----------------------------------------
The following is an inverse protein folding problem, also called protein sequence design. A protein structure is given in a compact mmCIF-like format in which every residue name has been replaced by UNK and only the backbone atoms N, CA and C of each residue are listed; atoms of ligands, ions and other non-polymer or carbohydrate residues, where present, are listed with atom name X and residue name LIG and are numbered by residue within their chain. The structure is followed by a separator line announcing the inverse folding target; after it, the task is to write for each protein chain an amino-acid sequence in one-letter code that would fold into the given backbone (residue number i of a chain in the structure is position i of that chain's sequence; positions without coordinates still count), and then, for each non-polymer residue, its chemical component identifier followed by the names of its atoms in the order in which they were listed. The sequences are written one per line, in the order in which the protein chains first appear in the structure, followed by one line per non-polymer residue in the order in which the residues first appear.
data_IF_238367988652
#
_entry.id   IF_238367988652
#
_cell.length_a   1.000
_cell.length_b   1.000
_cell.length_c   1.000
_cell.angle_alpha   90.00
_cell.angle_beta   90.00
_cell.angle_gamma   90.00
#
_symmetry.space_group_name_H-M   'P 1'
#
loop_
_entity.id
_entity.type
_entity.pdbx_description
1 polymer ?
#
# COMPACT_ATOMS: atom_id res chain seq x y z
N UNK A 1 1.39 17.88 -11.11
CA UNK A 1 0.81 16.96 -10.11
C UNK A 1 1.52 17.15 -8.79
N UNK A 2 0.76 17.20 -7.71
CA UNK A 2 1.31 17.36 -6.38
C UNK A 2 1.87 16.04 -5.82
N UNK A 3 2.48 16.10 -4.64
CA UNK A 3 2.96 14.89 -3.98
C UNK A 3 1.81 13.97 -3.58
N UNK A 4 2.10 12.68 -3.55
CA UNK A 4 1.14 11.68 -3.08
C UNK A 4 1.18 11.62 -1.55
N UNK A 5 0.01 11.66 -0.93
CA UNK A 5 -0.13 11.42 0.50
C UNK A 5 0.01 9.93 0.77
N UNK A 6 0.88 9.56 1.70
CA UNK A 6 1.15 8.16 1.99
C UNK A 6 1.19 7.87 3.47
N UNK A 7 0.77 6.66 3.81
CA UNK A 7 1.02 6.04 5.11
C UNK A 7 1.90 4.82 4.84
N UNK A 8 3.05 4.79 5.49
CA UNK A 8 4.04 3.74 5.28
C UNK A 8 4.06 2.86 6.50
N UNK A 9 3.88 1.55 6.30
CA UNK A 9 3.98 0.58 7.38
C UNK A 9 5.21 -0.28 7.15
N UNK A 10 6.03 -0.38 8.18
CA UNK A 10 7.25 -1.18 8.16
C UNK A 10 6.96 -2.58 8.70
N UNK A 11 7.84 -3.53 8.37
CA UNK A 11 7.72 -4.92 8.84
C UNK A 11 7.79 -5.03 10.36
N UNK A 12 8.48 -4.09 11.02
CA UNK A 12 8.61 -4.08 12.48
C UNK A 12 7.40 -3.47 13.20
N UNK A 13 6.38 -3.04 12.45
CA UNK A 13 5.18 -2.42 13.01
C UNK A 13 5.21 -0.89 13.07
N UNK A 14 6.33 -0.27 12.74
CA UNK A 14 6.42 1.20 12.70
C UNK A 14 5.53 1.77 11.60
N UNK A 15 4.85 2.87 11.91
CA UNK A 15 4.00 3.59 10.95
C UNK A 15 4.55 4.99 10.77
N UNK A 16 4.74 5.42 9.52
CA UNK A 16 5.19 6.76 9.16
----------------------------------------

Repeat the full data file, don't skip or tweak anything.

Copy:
The following is an inverse protein folding problem, also called protein sequence design. A protein structure is given in a compact mmCIF-like format in which every residue name has been replaced by UNK and only the backbone atoms N, CA and C of each residue are listed; atoms of ligands, ions and other non-polymer or carbohydrate residues, where present, are listed with atom name X and residue name LIG and are numbered by residue within their chain. The structure is followed by a separator line announcing the inverse folding target; after it, the task is to write for each protein chain an amino-acid sequence in one-letter code that would fold into the given backbone (residue number i of a chain in the structure is position i of that chain's sequence; positions without coordinates still count), and then, for each non-polymer residue, its chemical component identifier followed by the names of its atoms in the order in which they were listed. The sequences are written one per line, in the order in which the protein chains first appear in the structure, followed by one line per non-polymer residue in the order in which the residues first appear.
data_IF_238367988652
#
_entry.id   IF_238367988652
#
_cell.length_a   1.000
_cell.length_b   1.000
_cell.length_c   1.000
_cell.angle_alpha   90.00
_cell.angle_beta   90.00
_cell.angle_gamma   90.00
#
_symmetry.space_group_name_H-M   'P 1'
#
loop_
_entity.id
_entity.type
_entity.pdbx_description
1 polymer ?
#
# COMPACT_ATOMS: atom_id res chain seq x y z
N UNK A 1 1.39 17.88 -11.11
CA UNK A 1 0.81 16.96 -10.11
C UNK A 1 1.52 17.15 -8.79
N UNK A 2 0.76 17.20 -7.71
CA UNK A 2 1.31 17.36 -6.38
C UNK A 2 1.87 16.04 -5.82
N UNK A 3 2.48 16.10 -4.64
CA UNK A 3 2.96 14.89 -3.98
C UNK A 3 1.81 13.97 -3.58
N UNK A 4 2.10 12.68 -3.55
CA UNK A 4 1.14 11.68 -3.08
C UNK A 4 1.18 11.62 -1.55
N UNK A 5 0.01 11.66 -0.93
CA UNK A 5 -0.13 11.42 0.50
C UNK A 5 0.01 9.93 0.77
N UNK A 6 0.88 9.56 1.70
CA UNK A 6 1.15 8.16 1.99
C UNK A 6 1.19 7.87 3.47
N UNK A 7 0.77 6.66 3.81
CA UNK A 7 1.02 6.04 5.11
C UNK A 7 1.90 4.82 4.84
N UNK A 8 3.05 4.79 5.49
CA UNK A 8 4.04 3.74 5.28
C UNK A 8 4.06 2.86 6.50
N UNK A 9 3.88 1.55 6.30
CA UNK A 9 3.98 0.58 7.38
C UNK A 9 5.21 -0.28 7.15
N UNK A 10 6.03 -0.38 8.18
CA UNK A 10 7.25 -1.18 8.16
C UNK A 10 6.96 -2.58 8.70
N UNK A 11 7.84 -3.53 8.37
CA UNK A 11 7.72 -4.92 8.84
C UNK A 11 7.79 -5.03 10.36
N UNK A 12 8.48 -4.09 11.02
CA UNK A 12 8.61 -4.08 12.48
C UNK A 12 7.40 -3.47 13.20
N UNK A 13 6.38 -3.04 12.45
CA UNK A 13 5.18 -2.42 13.01
C UNK A 13 5.21 -0.89 13.07
N UNK A 14 6.33 -0.27 12.74
CA UNK A 14 6.42 1.20 12.70
C UNK A 14 5.53 1.77 11.60
N UNK A 15 4.85 2.87 11.91
CA UNK A 15 4.00 3.59 10.95
C UNK A 15 4.55 4.99 10.77
N UNK A 16 4.74 5.42 9.52
CA UNK A 16 5.19 6.76 9.16